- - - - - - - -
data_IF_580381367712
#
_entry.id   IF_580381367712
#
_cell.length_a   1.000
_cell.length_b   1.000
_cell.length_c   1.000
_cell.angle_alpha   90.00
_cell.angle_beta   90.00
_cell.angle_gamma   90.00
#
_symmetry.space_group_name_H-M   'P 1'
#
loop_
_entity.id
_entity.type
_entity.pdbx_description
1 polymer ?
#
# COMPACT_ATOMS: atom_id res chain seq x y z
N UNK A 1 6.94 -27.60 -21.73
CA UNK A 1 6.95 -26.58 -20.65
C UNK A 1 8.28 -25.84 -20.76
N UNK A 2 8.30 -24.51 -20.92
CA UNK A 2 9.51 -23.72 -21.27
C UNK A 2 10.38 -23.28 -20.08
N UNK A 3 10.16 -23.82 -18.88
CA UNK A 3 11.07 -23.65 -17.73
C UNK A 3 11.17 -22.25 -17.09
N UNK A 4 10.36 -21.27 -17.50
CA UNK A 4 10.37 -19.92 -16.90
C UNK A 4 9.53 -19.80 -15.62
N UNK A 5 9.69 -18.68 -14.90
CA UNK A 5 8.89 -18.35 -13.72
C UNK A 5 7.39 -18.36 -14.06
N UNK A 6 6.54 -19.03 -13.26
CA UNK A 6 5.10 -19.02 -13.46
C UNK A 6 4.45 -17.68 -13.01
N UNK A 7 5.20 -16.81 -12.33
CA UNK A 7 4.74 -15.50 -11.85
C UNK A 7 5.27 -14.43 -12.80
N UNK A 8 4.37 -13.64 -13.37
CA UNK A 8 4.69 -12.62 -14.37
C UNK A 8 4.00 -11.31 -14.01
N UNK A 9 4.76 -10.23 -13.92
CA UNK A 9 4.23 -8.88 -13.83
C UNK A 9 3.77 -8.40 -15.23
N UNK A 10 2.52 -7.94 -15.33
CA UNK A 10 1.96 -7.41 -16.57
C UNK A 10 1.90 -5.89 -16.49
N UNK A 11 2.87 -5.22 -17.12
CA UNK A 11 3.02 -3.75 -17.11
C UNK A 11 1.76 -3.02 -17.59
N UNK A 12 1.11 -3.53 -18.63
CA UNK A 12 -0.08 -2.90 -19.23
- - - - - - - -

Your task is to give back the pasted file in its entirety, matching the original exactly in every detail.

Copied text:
data_IF_580381367712
#
_entry.id   IF_580381367712
#
_cell.length_a   1.000
_cell.length_b   1.000
_cell.length_c   1.000
_cell.angle_alpha   90.00
_cell.angle_beta   90.00
_cell.angle_gamma   90.00
#
_symmetry.space_group_name_H-M   'P 1'
#
loop_
_entity.id
_entity.type
_entity.pdbx_description
1 polymer ?
#
# COMPACT_ATOMS: atom_id res chain seq x y z
N UNK A 1 6.94 -27.60 -21.73
CA UNK A 1 6.95 -26.58 -20.65
C UNK A 1 8.28 -25.84 -20.76
N UNK A 2 8.30 -24.51 -20.92
CA UNK A 2 9.51 -23.72 -21.27
C UNK A 2 10.38 -23.28 -20.08
N UNK A 3 10.16 -23.82 -18.88
CA UNK A 3 11.07 -23.65 -17.73
C UNK A 3 11.17 -22.25 -17.09
N UNK A 4 10.36 -21.27 -17.50
CA UNK A 4 10.37 -19.92 -16.90
C UNK A 4 9.53 -19.80 -15.62
N UNK A 5 9.69 -18.68 -14.90
CA UNK A 5 8.89 -18.35 -13.72
C UNK A 5 7.39 -18.36 -14.06
N UNK A 6 6.54 -19.03 -13.26
CA UNK A 6 5.10 -19.02 -13.46
C UNK A 6 4.45 -17.68 -13.01
N UNK A 7 5.20 -16.81 -12.33
CA UNK A 7 4.74 -15.50 -11.85
C UNK A 7 5.27 -14.43 -12.80
N UNK A 8 4.37 -13.64 -13.37
CA UNK A 8 4.69 -12.62 -14.37
C UNK A 8 4.00 -11.31 -14.01
N UNK A 9 4.76 -10.23 -13.92
CA UNK A 9 4.23 -8.88 -13.83
C UNK A 9 3.77 -8.40 -15.23
N UNK A 10 2.52 -7.94 -15.33
CA UNK A 10 1.96 -7.41 -16.57
C UNK A 10 1.90 -5.89 -16.49
N UNK A 11 2.87 -5.22 -17.12
CA UNK A 11 3.02 -3.75 -17.11
C UNK A 11 1.76 -3.02 -17.59
N UNK A 12 1.11 -3.53 -18.63
CA UNK A 12 -0.08 -2.90 -19.23